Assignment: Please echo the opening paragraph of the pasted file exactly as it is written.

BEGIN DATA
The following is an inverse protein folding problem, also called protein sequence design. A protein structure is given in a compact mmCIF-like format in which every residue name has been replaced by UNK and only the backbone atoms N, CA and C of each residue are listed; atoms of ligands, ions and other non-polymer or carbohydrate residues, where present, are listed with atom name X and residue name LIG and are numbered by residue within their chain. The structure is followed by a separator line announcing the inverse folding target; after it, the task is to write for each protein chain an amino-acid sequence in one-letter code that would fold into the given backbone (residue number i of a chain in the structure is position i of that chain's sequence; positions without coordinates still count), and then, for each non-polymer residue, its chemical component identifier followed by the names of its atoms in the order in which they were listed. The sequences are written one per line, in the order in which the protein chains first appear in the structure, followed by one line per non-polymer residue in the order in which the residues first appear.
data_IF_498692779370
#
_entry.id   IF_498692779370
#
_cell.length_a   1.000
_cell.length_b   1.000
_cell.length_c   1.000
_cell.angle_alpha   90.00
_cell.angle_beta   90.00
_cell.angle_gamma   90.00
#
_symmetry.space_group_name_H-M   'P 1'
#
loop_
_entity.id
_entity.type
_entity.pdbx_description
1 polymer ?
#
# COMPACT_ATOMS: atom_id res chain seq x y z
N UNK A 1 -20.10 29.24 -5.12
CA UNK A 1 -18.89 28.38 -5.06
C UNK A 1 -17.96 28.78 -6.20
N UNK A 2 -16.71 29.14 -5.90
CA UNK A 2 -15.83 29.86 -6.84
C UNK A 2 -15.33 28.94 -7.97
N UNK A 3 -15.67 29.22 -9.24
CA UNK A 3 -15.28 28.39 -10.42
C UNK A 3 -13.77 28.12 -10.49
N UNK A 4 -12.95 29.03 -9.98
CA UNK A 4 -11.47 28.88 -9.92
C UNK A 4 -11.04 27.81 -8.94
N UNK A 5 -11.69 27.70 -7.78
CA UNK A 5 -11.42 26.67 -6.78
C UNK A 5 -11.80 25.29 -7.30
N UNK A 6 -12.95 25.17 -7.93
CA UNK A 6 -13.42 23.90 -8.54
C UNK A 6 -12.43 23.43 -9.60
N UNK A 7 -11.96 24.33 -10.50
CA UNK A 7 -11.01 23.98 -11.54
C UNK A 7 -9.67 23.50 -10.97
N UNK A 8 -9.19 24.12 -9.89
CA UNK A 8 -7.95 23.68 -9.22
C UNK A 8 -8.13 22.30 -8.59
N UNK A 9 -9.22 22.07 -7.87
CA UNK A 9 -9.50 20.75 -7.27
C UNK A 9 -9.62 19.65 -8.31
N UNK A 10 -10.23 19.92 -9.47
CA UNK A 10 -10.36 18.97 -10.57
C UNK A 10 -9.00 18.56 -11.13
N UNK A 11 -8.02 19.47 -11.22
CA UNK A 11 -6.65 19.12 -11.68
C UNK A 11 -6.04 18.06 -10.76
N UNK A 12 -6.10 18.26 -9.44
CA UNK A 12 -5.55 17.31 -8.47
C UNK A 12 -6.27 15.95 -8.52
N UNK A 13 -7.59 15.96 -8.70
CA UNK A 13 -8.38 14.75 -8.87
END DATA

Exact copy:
The following is an inverse protein folding problem, also called protein sequence design. A protein structure is given in a compact mmCIF-like format in which every residue name has been replaced by UNK and only the backbone atoms N, CA and C of each residue are listed; atoms of ligands, ions and other non-polymer or carbohydrate residues, where present, are listed with atom name X and residue name LIG and are numbered by residue within their chain. The structure is followed by a separator line announcing the inverse folding target; after it, the task is to write for each protein chain an amino-acid sequence in one-letter code that would fold into the given backbone (residue number i of a chain in the structure is position i of that chain's sequence; positions without coordinates still count), and then, for each non-polymer residue, its chemical component identifier followed by the names of its atoms in the order in which they were listed. The sequences are written one per line, in the order in which the protein chains first appear in the structure, followed by one line per non-polymer residue in the order in which the residues first appear.